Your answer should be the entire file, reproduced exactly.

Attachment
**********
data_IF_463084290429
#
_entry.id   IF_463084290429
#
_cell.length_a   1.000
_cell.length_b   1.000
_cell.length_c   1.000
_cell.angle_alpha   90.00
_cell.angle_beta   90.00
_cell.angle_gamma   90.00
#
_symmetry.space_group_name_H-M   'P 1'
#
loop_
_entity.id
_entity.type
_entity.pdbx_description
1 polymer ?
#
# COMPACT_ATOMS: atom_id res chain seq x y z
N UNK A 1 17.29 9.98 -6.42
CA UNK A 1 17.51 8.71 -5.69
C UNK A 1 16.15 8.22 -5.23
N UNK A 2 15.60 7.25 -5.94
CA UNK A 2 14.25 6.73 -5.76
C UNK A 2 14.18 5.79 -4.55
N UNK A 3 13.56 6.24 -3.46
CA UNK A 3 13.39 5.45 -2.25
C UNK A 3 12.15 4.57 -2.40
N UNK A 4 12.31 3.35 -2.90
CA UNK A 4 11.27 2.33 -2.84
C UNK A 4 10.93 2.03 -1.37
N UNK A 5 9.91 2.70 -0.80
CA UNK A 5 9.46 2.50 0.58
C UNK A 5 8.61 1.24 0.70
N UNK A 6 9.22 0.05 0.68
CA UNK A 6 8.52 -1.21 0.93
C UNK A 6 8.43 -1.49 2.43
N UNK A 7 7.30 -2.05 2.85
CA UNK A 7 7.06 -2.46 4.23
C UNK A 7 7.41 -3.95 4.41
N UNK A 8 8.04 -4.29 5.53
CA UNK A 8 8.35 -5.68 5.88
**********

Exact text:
data_IF_463084290429
#
_entry.id   IF_463084290429
#
_cell.length_a   1.000
_cell.length_b   1.000
_cell.length_c   1.000
_cell.angle_alpha   90.00
_cell.angle_beta   90.00
_cell.angle_gamma   90.00
#
_symmetry.space_group_name_H-M   'P 1'
#
loop_
_entity.id
_entity.type
_entity.pdbx_description
1 polymer ?
#
# COMPACT_ATOMS: atom_id res chain seq x y z
N UNK A 1 17.29 9.98 -6.42
CA UNK A 1 17.51 8.71 -5.69
C UNK A 1 16.15 8.22 -5.23
N UNK A 2 15.60 7.25 -5.94
CA UNK A 2 14.25 6.73 -5.76
C UNK A 2 14.18 5.79 -4.55
N UNK A 3 13.56 6.24 -3.46
CA UNK A 3 13.39 5.45 -2.25
C UNK A 3 12.15 4.57 -2.40
N UNK A 4 12.31 3.35 -2.90
CA UNK A 4 11.27 2.33 -2.84
C UNK A 4 10.93 2.03 -1.37
N UNK A 5 9.91 2.70 -0.80
CA UNK A 5 9.46 2.50 0.58
C UNK A 5 8.61 1.24 0.70
N UNK A 6 9.22 0.05 0.68
CA UNK A 6 8.52 -1.21 0.93
C UNK A 6 8.43 -1.49 2.43
N UNK A 7 7.30 -2.05 2.85
CA UNK A 7 7.06 -2.46 4.23
C UNK A 7 7.41 -3.95 4.41
N UNK A 8 8.04 -4.29 5.53
CA UNK A 8 8.35 -5.68 5.88